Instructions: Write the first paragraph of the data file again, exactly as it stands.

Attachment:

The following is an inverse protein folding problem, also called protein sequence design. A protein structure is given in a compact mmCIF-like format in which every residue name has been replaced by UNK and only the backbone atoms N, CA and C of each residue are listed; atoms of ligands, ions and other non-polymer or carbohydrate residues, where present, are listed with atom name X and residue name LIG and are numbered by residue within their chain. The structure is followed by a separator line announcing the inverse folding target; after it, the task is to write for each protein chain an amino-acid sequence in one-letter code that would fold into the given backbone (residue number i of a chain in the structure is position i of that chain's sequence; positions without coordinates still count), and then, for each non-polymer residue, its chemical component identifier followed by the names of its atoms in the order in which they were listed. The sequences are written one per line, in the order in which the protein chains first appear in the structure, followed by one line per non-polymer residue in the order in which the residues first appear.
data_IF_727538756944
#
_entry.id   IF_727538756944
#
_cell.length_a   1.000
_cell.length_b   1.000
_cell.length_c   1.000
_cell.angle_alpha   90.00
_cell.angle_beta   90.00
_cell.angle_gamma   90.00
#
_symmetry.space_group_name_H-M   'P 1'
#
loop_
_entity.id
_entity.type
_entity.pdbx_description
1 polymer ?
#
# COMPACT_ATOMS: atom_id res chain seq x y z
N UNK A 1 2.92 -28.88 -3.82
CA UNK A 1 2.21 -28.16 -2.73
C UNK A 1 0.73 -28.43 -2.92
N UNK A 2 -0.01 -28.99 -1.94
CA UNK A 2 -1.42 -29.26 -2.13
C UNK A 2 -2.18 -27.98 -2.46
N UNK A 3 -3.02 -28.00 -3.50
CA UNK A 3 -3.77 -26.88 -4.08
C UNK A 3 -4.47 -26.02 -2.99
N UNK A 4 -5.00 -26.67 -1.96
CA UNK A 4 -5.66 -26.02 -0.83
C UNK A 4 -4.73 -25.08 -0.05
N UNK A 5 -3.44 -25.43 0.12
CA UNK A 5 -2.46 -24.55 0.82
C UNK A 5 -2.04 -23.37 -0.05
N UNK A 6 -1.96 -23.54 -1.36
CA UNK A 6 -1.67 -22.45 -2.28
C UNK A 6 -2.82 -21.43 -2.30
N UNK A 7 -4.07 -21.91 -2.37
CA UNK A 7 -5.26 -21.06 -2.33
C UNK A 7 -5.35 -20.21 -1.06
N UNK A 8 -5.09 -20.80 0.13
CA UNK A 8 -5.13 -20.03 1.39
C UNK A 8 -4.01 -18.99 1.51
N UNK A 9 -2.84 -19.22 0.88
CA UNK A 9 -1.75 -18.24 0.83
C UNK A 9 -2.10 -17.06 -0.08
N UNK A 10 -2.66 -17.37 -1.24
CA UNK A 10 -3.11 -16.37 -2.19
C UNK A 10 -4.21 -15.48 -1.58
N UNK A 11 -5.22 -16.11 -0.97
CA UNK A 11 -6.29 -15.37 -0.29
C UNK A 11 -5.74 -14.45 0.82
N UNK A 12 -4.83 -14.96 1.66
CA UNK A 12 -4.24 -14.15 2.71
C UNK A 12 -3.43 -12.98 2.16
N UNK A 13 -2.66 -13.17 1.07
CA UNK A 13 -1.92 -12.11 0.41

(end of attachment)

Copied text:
The following is an inverse protein folding problem, also called protein sequence design. A protein structure is given in a compact mmCIF-like format in which every residue name has been replaced by UNK and only the backbone atoms N, CA and C of each residue are listed; atoms of ligands, ions and other non-polymer or carbohydrate residues, where present, are listed with atom name X and residue name LIG and are numbered by residue within their chain. The structure is followed by a separator line announcing the inverse folding target; after it, the task is to write for each protein chain an amino-acid sequence in one-letter code that would fold into the given backbone (residue number i of a chain in the structure is position i of that chain's sequence; positions without coordinates still count), and then, for each non-polymer residue, its chemical component identifier followed by the names of its atoms in the order in which they were listed. The sequences are written one per line, in the order in which the protein chains first appear in the structure, followed by one line per non-polymer residue in the order in which the residues first appear.